A guy I know volunteered at President Trump's Tuesday rally in Hershey, Pa., and had this to say yesterday, on Facebook:
"The president was amazing. … Something approaching 12,000 inside and some number of 1000s reportedly left outside. When he scans the audience he looks right at you. It's quite something."
Before you lump this man in with non-discerning dupes who you may think attend Trump rallies, you should know he majored in English in college, worked for a decade as a journalist and for several decades since has served as corporate speechwriter whose work has appeared in Vital Speeches of the Day.
His comments took me straight back to the 2016 Republican National Convention, where I was in the audience for Trump's nomination acceptance speech.
The vision of the United States of America that Donald Trump laid out in a commanding and mesmerizing speech last night at the National Convention—“look at them eyes!” shouted a guy behind me. “He looks like he’s looking right at you, talking to you personally"—was of a place with not one decent thing in it, and a people with nothing to lose. …
All around me, men and women were laughing with giddy astonishment that somebody finally dared to say these things, in front of God and everybody. “He’s not a politician!” a man behind me cried. “No politician would ever say that!”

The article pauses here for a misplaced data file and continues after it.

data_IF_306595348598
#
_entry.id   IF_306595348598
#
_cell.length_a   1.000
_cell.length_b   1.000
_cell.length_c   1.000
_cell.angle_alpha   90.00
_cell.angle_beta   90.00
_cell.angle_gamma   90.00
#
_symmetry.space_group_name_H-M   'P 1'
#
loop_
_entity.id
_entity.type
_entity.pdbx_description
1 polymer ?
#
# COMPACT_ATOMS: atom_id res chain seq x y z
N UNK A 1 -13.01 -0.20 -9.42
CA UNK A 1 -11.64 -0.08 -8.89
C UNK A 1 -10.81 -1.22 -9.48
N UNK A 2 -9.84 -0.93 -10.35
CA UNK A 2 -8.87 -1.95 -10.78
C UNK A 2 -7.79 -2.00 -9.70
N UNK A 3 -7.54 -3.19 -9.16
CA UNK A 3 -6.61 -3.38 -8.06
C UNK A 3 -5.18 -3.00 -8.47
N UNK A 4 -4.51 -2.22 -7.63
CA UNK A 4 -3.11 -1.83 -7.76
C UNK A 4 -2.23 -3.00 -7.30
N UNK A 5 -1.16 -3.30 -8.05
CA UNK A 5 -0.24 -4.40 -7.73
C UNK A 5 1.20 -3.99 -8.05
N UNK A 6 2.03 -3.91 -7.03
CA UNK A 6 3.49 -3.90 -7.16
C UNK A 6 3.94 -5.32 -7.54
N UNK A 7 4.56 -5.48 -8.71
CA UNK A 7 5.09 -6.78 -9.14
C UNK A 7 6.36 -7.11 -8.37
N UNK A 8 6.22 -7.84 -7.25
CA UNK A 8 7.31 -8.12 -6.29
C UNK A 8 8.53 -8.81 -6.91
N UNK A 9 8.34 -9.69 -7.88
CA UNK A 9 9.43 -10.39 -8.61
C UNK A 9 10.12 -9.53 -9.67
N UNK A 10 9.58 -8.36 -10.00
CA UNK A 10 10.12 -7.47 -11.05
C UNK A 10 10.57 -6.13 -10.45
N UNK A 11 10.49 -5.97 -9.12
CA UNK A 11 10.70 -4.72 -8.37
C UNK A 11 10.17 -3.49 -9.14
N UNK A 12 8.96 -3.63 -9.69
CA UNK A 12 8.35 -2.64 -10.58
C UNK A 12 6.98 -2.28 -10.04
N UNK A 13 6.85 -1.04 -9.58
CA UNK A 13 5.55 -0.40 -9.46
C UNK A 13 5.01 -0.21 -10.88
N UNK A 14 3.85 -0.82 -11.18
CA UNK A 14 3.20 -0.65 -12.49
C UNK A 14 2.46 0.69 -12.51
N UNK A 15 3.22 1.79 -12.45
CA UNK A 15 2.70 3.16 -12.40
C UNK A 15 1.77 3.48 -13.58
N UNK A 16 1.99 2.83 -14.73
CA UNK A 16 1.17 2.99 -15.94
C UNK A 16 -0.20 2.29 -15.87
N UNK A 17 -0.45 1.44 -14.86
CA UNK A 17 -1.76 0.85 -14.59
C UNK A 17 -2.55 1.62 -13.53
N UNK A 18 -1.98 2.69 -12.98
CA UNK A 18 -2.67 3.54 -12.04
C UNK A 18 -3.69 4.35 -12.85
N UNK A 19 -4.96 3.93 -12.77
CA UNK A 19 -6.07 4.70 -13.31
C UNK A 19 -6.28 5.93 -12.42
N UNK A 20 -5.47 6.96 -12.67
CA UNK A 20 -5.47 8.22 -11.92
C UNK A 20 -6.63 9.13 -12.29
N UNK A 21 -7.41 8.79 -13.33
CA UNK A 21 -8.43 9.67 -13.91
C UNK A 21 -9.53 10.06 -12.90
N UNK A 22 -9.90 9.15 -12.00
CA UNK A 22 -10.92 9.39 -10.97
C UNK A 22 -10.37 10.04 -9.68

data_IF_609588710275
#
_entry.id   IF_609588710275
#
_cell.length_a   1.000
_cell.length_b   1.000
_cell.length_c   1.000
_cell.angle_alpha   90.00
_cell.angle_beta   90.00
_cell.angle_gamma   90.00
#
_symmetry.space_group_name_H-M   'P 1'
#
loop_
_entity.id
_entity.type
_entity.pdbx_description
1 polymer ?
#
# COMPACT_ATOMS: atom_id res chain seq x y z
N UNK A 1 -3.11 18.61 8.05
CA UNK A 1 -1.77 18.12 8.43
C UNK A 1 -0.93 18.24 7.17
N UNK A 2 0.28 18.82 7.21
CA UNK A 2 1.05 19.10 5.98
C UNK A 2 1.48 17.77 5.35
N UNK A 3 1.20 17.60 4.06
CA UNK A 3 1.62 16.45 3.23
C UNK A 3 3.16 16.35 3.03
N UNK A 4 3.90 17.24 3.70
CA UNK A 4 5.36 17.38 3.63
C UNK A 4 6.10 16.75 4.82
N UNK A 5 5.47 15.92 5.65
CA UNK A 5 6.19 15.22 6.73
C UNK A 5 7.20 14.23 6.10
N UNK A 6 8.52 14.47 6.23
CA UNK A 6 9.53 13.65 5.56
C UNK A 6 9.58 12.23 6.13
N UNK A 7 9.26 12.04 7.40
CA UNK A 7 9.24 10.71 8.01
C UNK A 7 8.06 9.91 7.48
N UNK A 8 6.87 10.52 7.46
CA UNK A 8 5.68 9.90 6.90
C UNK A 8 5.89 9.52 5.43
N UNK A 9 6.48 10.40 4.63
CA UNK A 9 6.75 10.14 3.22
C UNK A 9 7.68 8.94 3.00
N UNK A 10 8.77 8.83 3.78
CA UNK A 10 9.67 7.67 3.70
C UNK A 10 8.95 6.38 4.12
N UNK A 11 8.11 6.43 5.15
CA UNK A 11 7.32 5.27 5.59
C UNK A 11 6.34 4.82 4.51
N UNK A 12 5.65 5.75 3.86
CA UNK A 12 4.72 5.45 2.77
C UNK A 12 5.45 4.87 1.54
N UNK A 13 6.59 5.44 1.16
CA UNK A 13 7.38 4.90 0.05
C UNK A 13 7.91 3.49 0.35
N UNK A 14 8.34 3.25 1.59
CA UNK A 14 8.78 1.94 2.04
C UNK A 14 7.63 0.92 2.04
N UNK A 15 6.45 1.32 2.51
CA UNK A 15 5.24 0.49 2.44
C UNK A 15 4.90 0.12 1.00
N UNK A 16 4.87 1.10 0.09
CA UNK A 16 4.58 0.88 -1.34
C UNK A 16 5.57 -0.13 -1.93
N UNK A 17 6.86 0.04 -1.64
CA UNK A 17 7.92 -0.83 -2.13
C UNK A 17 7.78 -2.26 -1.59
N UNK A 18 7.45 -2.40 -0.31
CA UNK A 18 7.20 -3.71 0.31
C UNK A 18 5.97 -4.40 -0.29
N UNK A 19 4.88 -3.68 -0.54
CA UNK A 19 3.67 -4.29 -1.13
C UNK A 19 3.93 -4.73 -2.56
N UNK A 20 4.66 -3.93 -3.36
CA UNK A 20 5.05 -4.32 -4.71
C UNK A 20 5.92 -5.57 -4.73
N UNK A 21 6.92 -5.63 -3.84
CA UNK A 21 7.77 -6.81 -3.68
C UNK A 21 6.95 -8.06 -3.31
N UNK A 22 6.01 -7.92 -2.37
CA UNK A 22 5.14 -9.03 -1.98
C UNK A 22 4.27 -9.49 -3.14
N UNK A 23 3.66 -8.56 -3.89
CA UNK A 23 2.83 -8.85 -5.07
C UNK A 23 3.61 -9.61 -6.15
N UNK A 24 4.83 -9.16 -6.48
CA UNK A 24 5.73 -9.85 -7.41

Security was super tight at Quicken Loans Arena even on the way out, and I stood in line for 45 minutes right next to former George W. Bush speechwriter and moderate conservative pundit David Frum. Getting to know him could have been useful to me. And he was being harangued by an annoying stranger and would have welcomed any diversion. I didn't even introduce myself. I just didn't feel like talking. I felt like thinking.
Sometime in the next year or so, I'm going to publish a book about communication in America, called An Effort to Understand.
Here's what I understand now: Forget impeachment or the next election—if anyone is ever going to make the first stumbling step in the direction of healing this country: People who feel forgotten, ignored, dismissed or insulted need to feel like their would-be leader is looking right at them, talking to them personally.
They have needed it for a long time …
… and they need it bad.
They need it like food or water or love.
And they're going to get it from somebody.
If not from Trump, from whom?
Scott Monty says
Pete Buttigieg, based on what I’ve seen.
David Murray says
Agreed, except that when he speaks to African-Americans he seems utterly uncomfortable and defensive and silly.